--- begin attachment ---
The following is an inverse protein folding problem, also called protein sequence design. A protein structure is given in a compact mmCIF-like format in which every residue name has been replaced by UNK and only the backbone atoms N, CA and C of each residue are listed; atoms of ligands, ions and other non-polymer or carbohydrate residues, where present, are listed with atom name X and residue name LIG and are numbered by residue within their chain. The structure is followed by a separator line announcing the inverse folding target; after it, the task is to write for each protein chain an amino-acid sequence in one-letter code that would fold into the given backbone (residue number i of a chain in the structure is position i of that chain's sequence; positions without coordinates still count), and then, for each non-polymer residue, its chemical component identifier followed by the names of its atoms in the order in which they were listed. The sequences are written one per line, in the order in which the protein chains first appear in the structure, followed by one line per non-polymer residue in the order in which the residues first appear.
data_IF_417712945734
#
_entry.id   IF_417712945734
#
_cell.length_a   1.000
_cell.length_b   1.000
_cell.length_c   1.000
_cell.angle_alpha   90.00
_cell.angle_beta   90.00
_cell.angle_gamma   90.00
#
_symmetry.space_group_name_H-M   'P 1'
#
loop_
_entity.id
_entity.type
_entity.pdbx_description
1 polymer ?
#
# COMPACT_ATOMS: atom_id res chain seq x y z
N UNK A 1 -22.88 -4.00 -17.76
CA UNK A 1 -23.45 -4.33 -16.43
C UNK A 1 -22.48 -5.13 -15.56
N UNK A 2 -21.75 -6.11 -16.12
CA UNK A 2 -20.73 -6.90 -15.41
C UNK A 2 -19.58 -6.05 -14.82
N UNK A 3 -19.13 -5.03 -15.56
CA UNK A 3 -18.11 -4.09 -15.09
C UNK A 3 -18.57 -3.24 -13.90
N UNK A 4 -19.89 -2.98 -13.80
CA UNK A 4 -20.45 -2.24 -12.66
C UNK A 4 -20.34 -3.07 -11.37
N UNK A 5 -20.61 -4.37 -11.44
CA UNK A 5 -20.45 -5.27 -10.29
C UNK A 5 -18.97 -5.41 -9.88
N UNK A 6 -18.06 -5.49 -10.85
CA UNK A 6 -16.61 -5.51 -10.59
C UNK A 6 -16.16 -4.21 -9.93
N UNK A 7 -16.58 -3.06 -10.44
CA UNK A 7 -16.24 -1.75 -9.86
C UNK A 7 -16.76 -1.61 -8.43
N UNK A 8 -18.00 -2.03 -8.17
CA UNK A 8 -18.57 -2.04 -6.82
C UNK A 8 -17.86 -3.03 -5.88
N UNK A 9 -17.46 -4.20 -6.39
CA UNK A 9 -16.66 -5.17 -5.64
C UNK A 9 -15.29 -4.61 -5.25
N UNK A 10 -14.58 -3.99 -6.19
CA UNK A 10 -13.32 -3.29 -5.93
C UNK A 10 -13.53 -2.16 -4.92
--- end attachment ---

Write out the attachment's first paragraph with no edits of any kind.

The following is an inverse protein folding problem, also called protein sequence design. A protein structure is given in a compact mmCIF-like format in which every residue name has been replaced by UNK and only the backbone atoms N, CA and C of each residue are listed; atoms of ligands, ions and other non-polymer or carbohydrate residues, where present, are listed with atom name X and residue name LIG and are numbered by residue within their chain. The structure is followed by a separator line announcing the inverse folding target; after it, the task is to write for each protein chain an amino-acid sequence in one-letter code that would fold into the given backbone (residue number i of a chain in the structure is position i of that chain's sequence; positions without coordinates still count), and then, for each non-polymer residue, its chemical component identifier followed by the names of its atoms in the order in which they were listed. The sequences are written one per line, in the order in which the protein chains first appear in the structure, followed by one line per non-polymer residue in the order in which the residues first appear.